So what next…how can I contribute and engage?

The gap between academics and policy makers may seem unbridgeable at times, with different incentives and working styles making it hard to collaborate effectively but at the very least having an understanding of how policy operates in practice and identifying a range of potential pathways to follow will provide you with the first steps to achieving policy engagement and potential impact.  Personal qualities such as resilience and humility can also be just as important as being policy savvy.  Being pragmatic and managing your own expectations about the likely impact of your engagement on policy will also help you stay focussed on what you are trying to achieve.   As you’ve probably realised by now – academics can contribute to policy making in many different ways.  There is no single approach or one size fits all model but indentifying why and what you want to achieve which will help you decide which pathway you’d like to pursue.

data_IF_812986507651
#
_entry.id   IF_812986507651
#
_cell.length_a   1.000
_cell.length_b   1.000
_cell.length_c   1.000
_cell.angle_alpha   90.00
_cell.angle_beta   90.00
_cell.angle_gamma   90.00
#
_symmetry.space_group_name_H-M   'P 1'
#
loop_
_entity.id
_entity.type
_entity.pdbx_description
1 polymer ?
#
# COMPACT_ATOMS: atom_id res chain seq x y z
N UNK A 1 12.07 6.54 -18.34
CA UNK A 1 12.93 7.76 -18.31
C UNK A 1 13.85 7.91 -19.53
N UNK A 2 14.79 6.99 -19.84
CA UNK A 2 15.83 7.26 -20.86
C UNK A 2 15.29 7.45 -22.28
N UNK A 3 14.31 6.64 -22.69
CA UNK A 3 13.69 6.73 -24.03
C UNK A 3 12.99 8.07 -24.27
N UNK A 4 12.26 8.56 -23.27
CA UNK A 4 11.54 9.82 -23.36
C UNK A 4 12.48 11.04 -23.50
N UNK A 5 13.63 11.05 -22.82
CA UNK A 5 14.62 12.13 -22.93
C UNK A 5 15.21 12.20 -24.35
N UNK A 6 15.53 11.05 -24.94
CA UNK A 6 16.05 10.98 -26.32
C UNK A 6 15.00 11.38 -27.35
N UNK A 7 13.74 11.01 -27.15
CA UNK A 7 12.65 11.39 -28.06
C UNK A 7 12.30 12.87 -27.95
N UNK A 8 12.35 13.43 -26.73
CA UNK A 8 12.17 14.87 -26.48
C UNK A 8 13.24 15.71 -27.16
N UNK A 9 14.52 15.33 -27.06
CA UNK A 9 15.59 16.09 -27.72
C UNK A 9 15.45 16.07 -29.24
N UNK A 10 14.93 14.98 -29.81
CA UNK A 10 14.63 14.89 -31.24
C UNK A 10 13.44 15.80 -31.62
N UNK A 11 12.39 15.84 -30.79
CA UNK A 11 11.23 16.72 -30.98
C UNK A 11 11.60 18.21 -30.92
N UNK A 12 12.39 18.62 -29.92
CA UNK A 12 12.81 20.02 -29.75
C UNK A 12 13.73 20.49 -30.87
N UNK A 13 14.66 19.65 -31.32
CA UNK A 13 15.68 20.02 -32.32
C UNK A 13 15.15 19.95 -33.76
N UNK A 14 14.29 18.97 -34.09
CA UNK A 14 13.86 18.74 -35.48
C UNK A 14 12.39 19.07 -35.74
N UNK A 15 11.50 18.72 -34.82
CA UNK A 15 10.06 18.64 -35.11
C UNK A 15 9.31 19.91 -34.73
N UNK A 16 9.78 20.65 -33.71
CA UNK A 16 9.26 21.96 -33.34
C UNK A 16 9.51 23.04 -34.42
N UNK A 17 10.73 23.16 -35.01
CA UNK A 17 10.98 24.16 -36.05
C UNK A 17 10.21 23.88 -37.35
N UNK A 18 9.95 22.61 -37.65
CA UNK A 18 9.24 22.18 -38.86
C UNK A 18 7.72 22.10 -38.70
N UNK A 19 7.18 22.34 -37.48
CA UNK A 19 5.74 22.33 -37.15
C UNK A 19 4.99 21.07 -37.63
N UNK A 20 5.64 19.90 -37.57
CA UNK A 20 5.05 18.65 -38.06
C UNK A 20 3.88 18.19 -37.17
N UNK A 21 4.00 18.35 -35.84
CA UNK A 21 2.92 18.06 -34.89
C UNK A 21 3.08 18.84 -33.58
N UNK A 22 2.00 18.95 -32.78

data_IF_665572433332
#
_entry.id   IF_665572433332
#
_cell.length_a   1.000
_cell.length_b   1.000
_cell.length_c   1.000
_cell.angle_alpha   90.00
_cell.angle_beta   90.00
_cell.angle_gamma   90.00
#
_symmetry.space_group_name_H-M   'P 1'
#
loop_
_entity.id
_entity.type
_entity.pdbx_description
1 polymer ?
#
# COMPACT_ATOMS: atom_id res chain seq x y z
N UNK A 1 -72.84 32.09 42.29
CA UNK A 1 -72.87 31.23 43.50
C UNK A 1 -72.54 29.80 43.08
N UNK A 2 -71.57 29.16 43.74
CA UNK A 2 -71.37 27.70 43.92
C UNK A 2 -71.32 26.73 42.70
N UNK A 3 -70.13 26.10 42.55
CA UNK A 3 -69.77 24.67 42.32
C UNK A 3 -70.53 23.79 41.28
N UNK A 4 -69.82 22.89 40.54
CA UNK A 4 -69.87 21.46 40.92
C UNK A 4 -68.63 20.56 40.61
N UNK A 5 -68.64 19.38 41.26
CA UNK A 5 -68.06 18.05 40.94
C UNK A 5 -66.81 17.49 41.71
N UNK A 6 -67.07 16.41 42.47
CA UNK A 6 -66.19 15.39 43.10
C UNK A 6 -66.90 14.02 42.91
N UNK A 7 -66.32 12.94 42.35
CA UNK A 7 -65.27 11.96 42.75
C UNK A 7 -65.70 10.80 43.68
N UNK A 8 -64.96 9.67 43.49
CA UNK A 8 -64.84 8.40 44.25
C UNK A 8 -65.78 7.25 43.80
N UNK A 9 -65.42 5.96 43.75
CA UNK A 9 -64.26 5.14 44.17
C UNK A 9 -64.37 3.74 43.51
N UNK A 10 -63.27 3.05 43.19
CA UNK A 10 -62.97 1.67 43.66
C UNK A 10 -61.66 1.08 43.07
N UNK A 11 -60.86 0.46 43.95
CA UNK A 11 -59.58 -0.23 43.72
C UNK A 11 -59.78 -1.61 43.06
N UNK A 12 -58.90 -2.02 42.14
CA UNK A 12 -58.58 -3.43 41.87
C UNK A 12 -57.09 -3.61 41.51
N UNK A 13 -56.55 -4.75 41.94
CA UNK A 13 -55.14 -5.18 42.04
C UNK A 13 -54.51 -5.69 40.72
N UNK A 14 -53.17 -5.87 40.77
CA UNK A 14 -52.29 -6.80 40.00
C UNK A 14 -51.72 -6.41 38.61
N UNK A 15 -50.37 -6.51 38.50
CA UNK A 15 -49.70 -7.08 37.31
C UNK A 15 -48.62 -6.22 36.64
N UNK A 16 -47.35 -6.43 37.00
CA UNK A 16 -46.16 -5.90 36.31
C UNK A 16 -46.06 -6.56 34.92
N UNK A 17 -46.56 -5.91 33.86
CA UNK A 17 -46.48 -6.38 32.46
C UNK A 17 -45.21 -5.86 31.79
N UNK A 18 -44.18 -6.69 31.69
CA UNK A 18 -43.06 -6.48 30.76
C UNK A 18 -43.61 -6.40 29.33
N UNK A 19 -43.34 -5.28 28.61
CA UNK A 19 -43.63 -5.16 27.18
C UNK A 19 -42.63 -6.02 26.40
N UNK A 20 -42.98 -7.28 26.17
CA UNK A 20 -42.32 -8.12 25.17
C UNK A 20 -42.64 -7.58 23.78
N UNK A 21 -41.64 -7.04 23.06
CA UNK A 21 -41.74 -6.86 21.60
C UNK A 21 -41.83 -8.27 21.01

Keep reading for new content

This resource is a pilot project which will be organised into different but complementary sections which can be read as stand-alone sections or read as a complete set. New sections and downloadable content will be added as the project progresses.

We welcome feedback: please email titling your message ‘Policy Resources’ for more information.

>>> next: Engaging with UK Parliament

References on this page:

[2] Oliver, K. & Cairney, P. (2019). The dos and don’ts of influencing policy: A systematic review of advice to academics. Palgrave Communications, 5(21)
[3] Evans MC, Cvitanovic C (2018) An introduction to achieving policy impact for early career researchers. Palgrave Communications 4(1):88.
[4]  Sasse T and Haddon C (2018) How Government can Work with Academia, Institute for Government
[5] Policy Profession Support Unit, (2013) Policy Skills and Knowledge Framework available at
[7] Rose, D.C., (2017) Environmental Science and Polic,
[7] Rose, D.C., Environmental Science and Policy (2017),